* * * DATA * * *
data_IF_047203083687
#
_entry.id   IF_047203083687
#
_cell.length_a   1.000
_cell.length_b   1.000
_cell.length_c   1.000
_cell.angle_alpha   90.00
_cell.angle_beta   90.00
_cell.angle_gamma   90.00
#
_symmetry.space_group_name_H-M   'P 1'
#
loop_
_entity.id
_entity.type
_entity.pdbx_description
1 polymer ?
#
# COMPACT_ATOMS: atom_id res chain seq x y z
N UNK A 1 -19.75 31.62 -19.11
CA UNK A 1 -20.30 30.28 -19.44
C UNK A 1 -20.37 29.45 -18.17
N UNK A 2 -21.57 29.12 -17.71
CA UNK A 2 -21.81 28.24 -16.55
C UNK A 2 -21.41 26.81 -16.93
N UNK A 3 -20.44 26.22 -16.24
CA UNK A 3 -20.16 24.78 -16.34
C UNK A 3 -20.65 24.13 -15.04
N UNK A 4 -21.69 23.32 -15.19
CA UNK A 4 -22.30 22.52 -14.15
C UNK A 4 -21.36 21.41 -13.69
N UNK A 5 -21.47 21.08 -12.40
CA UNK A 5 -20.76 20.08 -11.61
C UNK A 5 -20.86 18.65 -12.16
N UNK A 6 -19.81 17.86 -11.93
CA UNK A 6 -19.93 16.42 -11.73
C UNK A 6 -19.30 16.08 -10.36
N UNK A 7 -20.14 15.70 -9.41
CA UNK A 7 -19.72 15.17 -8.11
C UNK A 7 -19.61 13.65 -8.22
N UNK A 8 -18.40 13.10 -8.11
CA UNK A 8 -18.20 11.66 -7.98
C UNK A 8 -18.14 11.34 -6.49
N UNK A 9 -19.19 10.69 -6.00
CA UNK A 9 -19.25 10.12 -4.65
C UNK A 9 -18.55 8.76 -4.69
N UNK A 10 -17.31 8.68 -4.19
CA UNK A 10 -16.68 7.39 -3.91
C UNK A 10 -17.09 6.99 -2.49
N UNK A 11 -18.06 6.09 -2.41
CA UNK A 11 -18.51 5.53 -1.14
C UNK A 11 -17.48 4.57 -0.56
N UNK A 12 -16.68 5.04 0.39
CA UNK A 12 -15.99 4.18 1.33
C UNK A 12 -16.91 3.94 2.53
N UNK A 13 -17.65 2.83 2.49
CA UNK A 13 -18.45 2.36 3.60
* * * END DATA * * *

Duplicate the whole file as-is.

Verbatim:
data_IF_047203083687
#
_entry.id   IF_047203083687
#
_cell.length_a   1.000
_cell.length_b   1.000
_cell.length_c   1.000
_cell.angle_alpha   90.00
_cell.angle_beta   90.00
_cell.angle_gamma   90.00
#
_symmetry.space_group_name_H-M   'P 1'
#
loop_
_entity.id
_entity.type
_entity.pdbx_description
1 polymer ?
#
# COMPACT_ATOMS: atom_id res chain seq x y z
N UNK A 1 -19.75 31.62 -19.11
CA UNK A 1 -20.30 30.28 -19.44
C UNK A 1 -20.37 29.45 -18.17
N UNK A 2 -21.57 29.12 -17.71
CA UNK A 2 -21.81 28.24 -16.55
C UNK A 2 -21.41 26.81 -16.93
N UNK A 3 -20.44 26.22 -16.24
CA UNK A 3 -20.16 24.78 -16.34
C UNK A 3 -20.65 24.13 -15.04
N UNK A 4 -21.69 23.32 -15.19
CA UNK A 4 -22.30 22.52 -14.15
C UNK A 4 -21.36 21.41 -13.69
N UNK A 5 -21.47 21.08 -12.40
CA UNK A 5 -20.76 20.08 -11.61
C UNK A 5 -20.86 18.65 -12.16
N UNK A 6 -19.81 17.86 -11.93
CA UNK A 6 -19.93 16.42 -11.73
C UNK A 6 -19.30 16.08 -10.36
N UNK A 7 -20.14 15.70 -9.41
CA UNK A 7 -19.72 15.17 -8.11
C UNK A 7 -19.61 13.65 -8.22
N UNK A 8 -18.40 13.10 -8.11
CA UNK A 8 -18.20 11.66 -7.98
C UNK A 8 -18.14 11.34 -6.49
N UNK A 9 -19.19 10.69 -6.00
CA UNK A 9 -19.25 10.12 -4.65
C UNK A 9 -18.55 8.76 -4.69
N UNK A 10 -17.31 8.68 -4.19
CA UNK A 10 -16.68 7.39 -3.91
C UNK A 10 -17.09 6.99 -2.49
N UNK A 11 -18.06 6.09 -2.41
CA UNK A 11 -18.51 5.53 -1.14
C UNK A 11 -17.48 4.57 -0.56
N UNK A 12 -16.68 5.04 0.39
CA UNK A 12 -15.99 4.18 1.33
C UNK A 12 -16.91 3.94 2.53
N UNK A 13 -17.65 2.83 2.49
CA UNK A 13 -18.45 2.36 3.60